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Czech Republic

Capitol: Prague ( Praha ) Population: 1,213,800

Brno 388,000; Ostrava 324,000; Plzen  170,000; Olomouc 104,000

General Information*   
  *The information on this site is subject to disclaimer  disclaimer   

Czech Republic
Background: "After World War II, Czechoslovakia fell within the Soviet sphere of influence. In 1968, an invasion by Warsaw Pact troops ended the efforts of the country's leaders to liberalize party rule and create "socialism with a human face." Anti-Soviet demonstrations the following year ushered in a period of harsh repression. With the collapse of Soviet authority in 1989, Czechoslovakia regained its freedom through a peaceful "Velvet Revolution." On 1 January 1993, the country underwent a "velvet divorce" into its two national components, the Czech Republic and Slovakia. Now a member of NATO, the Czech Republic has moved toward integration in world markets, a development that poses both opportunities and risks." Czech Republic shall become a member in the European Union in May of 2004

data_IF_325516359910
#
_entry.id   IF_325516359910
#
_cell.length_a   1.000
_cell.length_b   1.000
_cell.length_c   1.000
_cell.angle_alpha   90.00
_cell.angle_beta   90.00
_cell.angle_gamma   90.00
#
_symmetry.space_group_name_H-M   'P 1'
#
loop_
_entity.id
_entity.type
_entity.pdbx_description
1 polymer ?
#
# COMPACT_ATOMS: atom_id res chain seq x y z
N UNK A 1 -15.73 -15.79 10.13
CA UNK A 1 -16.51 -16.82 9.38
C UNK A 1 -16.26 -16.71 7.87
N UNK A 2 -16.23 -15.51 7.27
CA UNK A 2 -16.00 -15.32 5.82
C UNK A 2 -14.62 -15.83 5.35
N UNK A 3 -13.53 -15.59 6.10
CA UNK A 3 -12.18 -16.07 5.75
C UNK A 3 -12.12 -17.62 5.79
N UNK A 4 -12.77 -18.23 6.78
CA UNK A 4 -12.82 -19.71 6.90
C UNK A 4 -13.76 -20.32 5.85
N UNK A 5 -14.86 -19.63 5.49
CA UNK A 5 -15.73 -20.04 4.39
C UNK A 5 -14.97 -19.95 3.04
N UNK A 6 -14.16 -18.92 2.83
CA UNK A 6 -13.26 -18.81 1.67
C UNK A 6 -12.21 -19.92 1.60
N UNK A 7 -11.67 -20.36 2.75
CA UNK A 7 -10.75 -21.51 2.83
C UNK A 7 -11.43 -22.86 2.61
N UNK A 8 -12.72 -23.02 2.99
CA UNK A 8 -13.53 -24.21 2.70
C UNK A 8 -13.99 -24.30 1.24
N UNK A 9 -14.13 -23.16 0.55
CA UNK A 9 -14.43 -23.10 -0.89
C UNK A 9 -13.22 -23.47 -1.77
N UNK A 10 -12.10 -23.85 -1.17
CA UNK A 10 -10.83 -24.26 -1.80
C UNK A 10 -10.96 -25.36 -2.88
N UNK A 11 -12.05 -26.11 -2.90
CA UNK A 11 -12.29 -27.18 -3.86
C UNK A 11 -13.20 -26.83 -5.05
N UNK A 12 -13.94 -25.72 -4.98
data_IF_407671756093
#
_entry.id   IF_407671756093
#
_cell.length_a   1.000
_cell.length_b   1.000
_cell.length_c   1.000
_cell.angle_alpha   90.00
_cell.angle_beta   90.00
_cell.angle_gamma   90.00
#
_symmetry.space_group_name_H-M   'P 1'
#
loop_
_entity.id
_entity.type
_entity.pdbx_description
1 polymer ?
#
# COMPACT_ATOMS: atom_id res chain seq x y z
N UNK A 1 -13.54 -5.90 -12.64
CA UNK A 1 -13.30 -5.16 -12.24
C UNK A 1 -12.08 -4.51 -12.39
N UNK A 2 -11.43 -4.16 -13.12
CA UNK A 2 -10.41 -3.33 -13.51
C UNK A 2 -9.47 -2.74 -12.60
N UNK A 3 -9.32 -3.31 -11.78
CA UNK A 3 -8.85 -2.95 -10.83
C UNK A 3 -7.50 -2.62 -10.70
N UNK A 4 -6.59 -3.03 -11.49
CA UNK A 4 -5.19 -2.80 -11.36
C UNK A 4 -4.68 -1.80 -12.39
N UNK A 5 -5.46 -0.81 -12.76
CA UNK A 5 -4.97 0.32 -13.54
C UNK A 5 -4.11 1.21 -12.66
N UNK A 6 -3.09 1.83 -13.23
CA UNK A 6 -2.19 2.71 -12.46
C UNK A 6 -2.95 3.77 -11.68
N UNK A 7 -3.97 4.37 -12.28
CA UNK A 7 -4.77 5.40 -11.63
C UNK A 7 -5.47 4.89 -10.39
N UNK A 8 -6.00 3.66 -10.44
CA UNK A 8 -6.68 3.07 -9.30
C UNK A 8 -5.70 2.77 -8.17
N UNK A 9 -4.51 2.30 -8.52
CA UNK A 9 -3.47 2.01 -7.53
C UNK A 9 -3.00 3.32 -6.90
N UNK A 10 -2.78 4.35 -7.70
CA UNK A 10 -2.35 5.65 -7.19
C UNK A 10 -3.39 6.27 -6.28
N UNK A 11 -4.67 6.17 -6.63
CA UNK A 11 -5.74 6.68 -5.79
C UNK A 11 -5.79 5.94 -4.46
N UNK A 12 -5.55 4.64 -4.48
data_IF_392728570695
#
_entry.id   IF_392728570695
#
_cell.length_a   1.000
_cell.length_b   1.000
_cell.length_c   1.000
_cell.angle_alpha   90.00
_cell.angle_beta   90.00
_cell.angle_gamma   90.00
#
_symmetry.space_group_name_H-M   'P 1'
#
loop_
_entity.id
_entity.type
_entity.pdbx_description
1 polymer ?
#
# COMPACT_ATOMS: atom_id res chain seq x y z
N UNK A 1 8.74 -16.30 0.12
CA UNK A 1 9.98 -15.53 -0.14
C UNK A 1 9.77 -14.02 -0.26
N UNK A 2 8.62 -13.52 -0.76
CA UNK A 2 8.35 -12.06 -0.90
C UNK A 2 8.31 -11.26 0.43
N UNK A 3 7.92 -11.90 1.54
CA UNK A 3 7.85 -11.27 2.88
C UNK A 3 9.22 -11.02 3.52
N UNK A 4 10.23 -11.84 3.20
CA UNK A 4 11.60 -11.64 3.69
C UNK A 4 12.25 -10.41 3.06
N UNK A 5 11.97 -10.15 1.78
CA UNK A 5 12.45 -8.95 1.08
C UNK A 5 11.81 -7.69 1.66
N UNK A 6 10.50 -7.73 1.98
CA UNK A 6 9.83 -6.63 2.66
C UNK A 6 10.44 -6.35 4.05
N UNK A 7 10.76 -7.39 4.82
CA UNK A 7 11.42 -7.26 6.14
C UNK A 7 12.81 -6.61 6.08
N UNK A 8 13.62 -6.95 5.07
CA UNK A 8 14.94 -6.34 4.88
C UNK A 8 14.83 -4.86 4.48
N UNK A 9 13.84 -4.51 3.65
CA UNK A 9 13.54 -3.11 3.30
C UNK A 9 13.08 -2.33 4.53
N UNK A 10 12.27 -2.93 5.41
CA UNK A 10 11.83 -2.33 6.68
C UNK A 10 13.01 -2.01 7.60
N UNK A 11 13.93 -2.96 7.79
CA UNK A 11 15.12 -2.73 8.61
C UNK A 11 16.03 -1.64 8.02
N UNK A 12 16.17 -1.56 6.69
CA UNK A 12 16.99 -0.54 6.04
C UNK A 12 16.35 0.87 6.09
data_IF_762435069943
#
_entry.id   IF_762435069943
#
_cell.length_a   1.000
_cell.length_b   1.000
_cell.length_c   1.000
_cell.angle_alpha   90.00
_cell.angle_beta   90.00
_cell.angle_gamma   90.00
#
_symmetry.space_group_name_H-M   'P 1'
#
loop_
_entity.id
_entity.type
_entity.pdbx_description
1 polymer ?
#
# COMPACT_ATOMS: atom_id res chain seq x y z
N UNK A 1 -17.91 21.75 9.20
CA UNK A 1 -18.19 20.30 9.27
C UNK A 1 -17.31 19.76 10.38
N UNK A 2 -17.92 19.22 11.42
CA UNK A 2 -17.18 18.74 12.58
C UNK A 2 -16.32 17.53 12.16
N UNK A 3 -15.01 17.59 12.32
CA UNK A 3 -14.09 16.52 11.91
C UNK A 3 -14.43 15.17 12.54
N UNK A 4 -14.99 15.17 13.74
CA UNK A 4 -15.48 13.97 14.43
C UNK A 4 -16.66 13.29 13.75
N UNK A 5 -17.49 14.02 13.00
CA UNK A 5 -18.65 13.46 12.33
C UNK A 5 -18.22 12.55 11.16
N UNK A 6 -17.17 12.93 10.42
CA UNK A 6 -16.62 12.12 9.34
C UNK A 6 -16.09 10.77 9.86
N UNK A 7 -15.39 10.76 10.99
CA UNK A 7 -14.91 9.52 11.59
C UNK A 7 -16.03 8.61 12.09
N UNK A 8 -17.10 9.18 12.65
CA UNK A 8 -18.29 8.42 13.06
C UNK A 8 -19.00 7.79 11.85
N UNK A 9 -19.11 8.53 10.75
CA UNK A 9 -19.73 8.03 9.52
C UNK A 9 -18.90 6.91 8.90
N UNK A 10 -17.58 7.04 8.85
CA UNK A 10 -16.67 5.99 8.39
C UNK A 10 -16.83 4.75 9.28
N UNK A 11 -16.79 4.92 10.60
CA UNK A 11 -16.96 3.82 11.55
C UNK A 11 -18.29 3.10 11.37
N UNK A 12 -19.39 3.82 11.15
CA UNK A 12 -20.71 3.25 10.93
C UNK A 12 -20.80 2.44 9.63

--CIA World Factbook

Welcome to the Czech Republic

Prague  [ ]


One Man's Fight Against Hitler

Number of Czechs in the US
Number of Czechslovakians

Czech Republic

External Links to: Pictures from Czech Republic

Photos from the Czech Republic. (Photos belong to the Eurpean Commission)

More Pictures

Czech_Republic /czech

External Links to: Czech History from Webster's Online Dictionary:


Abridged history of Czech Republic

One of the most informative sites on the Web
Radio Prague's History Online Virtual Exhibit!  How it all began

Another Very Informative Czech Sites: Nations Online

.Web Guest Dictionary
I am from Czechia  


External Links to: Czech Language Courses


Basic Czech Language Course: 
Czech on Line

Local Lingo: A site that helps you learn the Basic Czech Language

Haig's Czech Pages:

Czech Pronounciator: RealAudio Website


Czechs Around the World
Argentina. External Links to:


Czechs In America as early as 1633
The Czechs in America

The essence of Czech and Slovak history and culture, as it is reflected in published works, is well represented in the
Library of Congress

Researching Czechs America:

   Genealogy Today

Czechs in Texas
The Czech in Canada

Canada's multicultural policies debated in central Europe

Great Men and Women: External Links to: Czechs Born, Czechs Descent or People Connected to the Czech Republic


For Famous Czechs,
Check the Czech Site

Another Great Site

More:  From My Czech Republic

Encyclopedia: Famous Czech People.

Free Encyclopedia
/Dictionary Online


Czech Republic
Central Europe, southeast of Germany

Map Reference: Europe

Area: total: 78,866 sq km
land: 77,276 sq km
water: 1,590 sq km

Area - comparative: slightly smaller than South Carolina